These are chat archives for atomix/atomix

25th
Jun 2017
Jordan Halterman
@kuujo
Jun 25 2017 10:17

I'm not taking about clusters being static in general, I'm talking clusters being generally static in consensus based systems. Adding and removing nodes can be extremely expensive, and arbitrarily removing nodes from a cluster impacts fault tolerance. For these reasons, there's little benefit to completely removing a node from a cluster.

What Atomix 2.0 will have is slightly more dynamic clusters, but it will never forget nodes without administrator intervention. Atomix can't do what Hazelcast does (use multicast for cluster management) because of the consensus protocol. But we can control which nodes participate in the consensus protocol based on liveness. Atomix 2.0 uses a phi accrual failure detector to determine when nodes become unavailable and will rebalance partitions when a node goes down, but the node will never be forgotten without administrator intervention, because forgetting a node removes the possibility of rebalancing partitions for better performance if a node eventually comes back online. Administrators will always have to explicitly add or remove nodes from the cluster.

Jordan Halterman
@kuujo
Jun 25 2017 10:31
Removing nodes without administrator intervention implies a highly available protocol, which Raft is not. If a cluster is deployed with 5 node partitions (which can tolerate two failures each and guarantee redundancy of three nodes), automatically removing nodes from the cluster impacts those guarantees. Because Raft is not an AP algorithm, it would be difficult to find a point at which a peer can be reliably considered dead and never to return. In order to maintain fault tolerance, an administrator must intervene to explicitly replace a gone-forever node with a new node to preserve fault tolerance guarantees. This is just the nature of consensus. Atomix 2.0 can only safely remove nodes down to the size of any one partition. If a 5 node cluster is deployed with 5 partitions of 3 nodes each, we can conceivably remove 2 nodes since all partitions can exist on the same 3 remaining nodes. But TBH, I'm not certain what the value in aggressively removing those nodes is, particularly considering it's impossible to distinguish crashed nodes from partitioned nodes.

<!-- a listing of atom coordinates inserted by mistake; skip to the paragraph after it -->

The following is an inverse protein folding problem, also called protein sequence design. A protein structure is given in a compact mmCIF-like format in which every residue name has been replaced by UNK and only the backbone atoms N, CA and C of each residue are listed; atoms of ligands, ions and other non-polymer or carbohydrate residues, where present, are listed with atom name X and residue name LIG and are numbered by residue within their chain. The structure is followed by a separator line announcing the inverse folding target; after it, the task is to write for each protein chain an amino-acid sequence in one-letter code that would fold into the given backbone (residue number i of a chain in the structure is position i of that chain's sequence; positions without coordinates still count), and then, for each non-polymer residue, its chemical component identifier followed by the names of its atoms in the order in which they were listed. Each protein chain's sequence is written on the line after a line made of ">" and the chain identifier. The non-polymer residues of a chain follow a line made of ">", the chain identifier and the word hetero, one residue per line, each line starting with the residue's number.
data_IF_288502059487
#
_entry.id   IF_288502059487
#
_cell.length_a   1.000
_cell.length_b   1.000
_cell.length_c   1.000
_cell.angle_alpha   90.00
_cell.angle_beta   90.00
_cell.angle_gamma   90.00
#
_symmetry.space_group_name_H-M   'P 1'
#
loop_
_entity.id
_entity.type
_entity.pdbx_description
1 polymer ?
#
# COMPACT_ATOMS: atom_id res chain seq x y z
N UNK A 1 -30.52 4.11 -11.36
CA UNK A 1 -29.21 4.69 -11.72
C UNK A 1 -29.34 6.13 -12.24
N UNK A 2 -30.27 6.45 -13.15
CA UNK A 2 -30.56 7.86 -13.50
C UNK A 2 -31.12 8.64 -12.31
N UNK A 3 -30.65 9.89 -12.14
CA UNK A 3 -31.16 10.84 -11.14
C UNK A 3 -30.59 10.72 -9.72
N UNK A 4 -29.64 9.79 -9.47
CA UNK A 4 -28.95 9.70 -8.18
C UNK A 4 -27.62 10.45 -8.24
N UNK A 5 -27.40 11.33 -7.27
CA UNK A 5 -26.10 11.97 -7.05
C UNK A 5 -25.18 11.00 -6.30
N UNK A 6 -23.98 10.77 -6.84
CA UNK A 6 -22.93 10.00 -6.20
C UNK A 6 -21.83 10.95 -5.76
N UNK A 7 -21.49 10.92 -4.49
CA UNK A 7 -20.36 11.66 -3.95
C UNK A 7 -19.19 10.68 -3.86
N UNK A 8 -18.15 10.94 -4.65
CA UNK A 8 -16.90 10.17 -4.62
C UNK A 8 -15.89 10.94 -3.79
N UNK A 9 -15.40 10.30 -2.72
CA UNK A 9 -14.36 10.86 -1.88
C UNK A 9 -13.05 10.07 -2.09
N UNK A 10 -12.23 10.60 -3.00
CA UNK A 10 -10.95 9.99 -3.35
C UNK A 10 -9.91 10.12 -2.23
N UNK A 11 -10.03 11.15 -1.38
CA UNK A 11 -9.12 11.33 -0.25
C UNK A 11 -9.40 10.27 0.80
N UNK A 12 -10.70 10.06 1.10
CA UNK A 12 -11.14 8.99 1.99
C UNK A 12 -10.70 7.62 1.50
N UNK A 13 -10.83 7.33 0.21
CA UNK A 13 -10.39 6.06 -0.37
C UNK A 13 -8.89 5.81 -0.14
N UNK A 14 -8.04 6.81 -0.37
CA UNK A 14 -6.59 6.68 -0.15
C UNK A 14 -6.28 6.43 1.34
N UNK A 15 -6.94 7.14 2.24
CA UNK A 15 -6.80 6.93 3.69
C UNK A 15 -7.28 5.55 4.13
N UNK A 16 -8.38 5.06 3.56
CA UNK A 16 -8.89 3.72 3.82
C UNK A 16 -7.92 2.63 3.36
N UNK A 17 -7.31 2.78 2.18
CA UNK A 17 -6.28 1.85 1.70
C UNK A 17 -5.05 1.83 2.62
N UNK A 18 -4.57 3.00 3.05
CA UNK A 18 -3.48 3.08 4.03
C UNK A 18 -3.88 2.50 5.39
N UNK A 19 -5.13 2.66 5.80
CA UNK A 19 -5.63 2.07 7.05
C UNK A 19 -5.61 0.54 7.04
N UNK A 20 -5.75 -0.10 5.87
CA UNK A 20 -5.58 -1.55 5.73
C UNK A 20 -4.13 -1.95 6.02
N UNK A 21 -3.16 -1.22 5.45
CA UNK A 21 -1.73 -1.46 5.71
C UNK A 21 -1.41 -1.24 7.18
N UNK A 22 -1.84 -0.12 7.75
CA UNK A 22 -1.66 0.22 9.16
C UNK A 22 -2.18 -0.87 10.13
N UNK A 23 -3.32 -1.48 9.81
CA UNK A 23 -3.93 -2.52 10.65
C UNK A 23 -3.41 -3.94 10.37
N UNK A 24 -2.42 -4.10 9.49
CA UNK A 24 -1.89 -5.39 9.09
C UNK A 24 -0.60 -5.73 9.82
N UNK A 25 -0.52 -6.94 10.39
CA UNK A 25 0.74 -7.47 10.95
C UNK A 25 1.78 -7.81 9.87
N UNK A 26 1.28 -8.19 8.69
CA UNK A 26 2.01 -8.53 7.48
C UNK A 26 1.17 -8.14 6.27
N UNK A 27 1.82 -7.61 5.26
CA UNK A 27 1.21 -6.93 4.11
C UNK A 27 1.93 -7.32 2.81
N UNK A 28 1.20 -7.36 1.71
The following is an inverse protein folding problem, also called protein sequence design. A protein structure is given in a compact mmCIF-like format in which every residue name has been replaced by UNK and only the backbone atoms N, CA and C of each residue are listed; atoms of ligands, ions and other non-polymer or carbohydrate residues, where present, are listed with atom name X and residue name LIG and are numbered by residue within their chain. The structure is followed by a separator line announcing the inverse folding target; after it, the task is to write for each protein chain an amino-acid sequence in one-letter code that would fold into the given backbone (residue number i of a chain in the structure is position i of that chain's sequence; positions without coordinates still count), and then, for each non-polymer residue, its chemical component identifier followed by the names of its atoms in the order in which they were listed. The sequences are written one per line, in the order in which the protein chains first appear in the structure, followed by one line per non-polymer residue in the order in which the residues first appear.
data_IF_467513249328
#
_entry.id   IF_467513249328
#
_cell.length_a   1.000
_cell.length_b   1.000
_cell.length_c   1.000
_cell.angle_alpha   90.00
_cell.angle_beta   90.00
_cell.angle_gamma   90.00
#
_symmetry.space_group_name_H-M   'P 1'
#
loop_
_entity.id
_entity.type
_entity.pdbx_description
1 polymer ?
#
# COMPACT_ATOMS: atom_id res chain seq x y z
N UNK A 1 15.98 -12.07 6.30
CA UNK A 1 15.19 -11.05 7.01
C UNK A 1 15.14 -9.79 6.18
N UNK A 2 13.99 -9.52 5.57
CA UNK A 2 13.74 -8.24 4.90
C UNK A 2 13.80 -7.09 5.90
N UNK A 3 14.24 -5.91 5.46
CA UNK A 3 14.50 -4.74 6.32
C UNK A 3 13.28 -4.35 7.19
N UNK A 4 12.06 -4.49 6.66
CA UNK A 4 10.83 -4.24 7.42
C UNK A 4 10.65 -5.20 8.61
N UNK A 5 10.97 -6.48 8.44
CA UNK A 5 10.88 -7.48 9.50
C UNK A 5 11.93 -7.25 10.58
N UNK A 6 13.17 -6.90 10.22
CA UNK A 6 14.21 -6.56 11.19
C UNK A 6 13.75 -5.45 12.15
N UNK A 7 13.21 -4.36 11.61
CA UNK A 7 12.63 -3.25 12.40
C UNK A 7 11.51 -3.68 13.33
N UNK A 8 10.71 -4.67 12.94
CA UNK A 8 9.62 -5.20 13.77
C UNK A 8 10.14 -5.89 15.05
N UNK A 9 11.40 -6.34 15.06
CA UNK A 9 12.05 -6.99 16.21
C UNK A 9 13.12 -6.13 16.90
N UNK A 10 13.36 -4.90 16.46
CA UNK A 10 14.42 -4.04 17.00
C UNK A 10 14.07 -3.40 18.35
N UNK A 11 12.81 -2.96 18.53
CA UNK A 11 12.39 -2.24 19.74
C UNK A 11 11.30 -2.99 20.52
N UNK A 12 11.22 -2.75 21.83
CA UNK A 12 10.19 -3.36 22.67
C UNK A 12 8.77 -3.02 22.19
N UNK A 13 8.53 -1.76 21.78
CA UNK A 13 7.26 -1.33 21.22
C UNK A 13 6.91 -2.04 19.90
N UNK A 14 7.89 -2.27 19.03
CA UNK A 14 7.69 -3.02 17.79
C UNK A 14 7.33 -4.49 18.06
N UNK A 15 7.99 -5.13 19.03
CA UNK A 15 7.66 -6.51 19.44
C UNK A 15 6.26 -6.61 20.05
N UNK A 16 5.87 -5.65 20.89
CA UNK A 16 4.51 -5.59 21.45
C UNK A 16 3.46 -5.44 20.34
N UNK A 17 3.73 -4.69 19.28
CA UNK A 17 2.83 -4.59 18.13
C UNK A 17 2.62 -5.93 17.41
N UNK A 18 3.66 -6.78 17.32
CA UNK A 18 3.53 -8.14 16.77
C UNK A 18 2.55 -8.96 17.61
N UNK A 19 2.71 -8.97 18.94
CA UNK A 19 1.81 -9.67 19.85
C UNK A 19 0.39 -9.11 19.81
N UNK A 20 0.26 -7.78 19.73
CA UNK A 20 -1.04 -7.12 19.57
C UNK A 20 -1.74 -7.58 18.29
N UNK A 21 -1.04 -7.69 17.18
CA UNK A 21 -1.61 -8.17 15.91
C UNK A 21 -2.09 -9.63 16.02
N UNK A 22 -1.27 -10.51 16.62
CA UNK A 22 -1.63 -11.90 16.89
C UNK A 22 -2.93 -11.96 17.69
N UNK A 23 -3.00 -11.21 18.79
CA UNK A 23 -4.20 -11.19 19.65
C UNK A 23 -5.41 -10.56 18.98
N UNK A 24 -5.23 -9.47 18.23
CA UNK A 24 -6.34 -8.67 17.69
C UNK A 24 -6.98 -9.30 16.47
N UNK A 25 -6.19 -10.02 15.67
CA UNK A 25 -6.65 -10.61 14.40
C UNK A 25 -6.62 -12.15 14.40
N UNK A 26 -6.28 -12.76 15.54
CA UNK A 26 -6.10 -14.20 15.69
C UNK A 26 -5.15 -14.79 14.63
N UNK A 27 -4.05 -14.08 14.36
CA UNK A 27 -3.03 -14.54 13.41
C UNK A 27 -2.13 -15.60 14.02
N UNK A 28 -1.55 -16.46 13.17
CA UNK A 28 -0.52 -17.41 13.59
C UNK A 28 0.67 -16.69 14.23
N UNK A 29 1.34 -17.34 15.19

Jordan Halterman
@kuujo
Jun 25 2017 10:38
The reason we have to be careful with dynamically modifying the cluster is because it risks split brain. If two sides of a partition believe nodes on the other side to be dead and remove them from their configuration, it will effectively result in two separate clusters with totally divergent state. For that reason, all configuration changes must go through the Raft protocol, and the Raft protocol has strict requirements for when/how configuration changes can occur. If a 5 node cluster is partitioned into two halves and the majority half removes the minority nodes, the quorum size will shrink and so will fault tolerance guarantees. When the partition is healed, the entire state of the remaining nodes will have to be copied again, placing the cluster under major load. Atomix 2.0 will never change the quorum size within a partition nor change the number of partitions (eventually this will be implemented), it will only change the nodes to which members of a partition are assigned.
Some protocols in Atomix 2.0 are high availability (gossip/anti-entropy/failure detection), and we'll eventually have client nodes that do not embed the Raft protocol and can therefore scale eventually consistent protocols in this manner, but the core cluster can only be dynamically scaled down to the size of a single partition.